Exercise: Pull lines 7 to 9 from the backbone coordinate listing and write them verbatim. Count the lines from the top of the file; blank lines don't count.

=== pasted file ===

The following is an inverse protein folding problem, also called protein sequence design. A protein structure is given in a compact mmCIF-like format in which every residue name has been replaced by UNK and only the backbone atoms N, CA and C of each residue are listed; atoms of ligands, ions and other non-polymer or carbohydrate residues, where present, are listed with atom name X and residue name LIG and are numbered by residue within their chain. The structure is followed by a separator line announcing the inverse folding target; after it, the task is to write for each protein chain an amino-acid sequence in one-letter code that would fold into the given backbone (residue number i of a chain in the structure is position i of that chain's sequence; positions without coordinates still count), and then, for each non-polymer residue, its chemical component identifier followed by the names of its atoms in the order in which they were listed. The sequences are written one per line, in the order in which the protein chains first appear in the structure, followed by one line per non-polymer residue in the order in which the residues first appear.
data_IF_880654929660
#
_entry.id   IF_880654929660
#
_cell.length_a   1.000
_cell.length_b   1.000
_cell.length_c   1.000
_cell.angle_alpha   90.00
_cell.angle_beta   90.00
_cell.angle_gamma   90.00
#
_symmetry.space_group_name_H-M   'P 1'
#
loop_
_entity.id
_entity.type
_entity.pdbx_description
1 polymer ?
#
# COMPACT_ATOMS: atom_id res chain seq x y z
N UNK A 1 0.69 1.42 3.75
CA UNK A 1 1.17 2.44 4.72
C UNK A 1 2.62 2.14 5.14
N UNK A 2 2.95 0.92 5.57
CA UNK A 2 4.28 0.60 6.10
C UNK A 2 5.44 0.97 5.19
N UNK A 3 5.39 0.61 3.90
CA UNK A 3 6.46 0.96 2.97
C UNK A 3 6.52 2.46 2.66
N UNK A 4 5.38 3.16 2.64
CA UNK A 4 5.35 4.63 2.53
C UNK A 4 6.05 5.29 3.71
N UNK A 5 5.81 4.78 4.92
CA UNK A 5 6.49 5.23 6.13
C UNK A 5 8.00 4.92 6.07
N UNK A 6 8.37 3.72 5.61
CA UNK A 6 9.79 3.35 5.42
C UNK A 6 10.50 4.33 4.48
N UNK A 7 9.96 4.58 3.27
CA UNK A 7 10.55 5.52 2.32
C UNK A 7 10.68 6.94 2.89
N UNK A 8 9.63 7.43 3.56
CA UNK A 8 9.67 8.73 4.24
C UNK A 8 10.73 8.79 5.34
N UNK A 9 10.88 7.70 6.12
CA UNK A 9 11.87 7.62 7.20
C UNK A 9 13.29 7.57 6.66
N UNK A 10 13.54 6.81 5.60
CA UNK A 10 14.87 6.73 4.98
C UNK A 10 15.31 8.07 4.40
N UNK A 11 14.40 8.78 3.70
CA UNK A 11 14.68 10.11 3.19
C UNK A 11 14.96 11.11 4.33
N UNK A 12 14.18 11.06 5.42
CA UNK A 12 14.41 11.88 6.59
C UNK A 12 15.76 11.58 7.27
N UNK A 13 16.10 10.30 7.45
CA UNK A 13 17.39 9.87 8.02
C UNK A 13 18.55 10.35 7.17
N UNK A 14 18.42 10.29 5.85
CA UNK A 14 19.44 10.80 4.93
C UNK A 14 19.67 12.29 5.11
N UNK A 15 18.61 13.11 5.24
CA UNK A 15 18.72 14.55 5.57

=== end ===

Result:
_cell.length_b   1.000
_cell.length_c   1.000
_cell.angle_alpha   90.00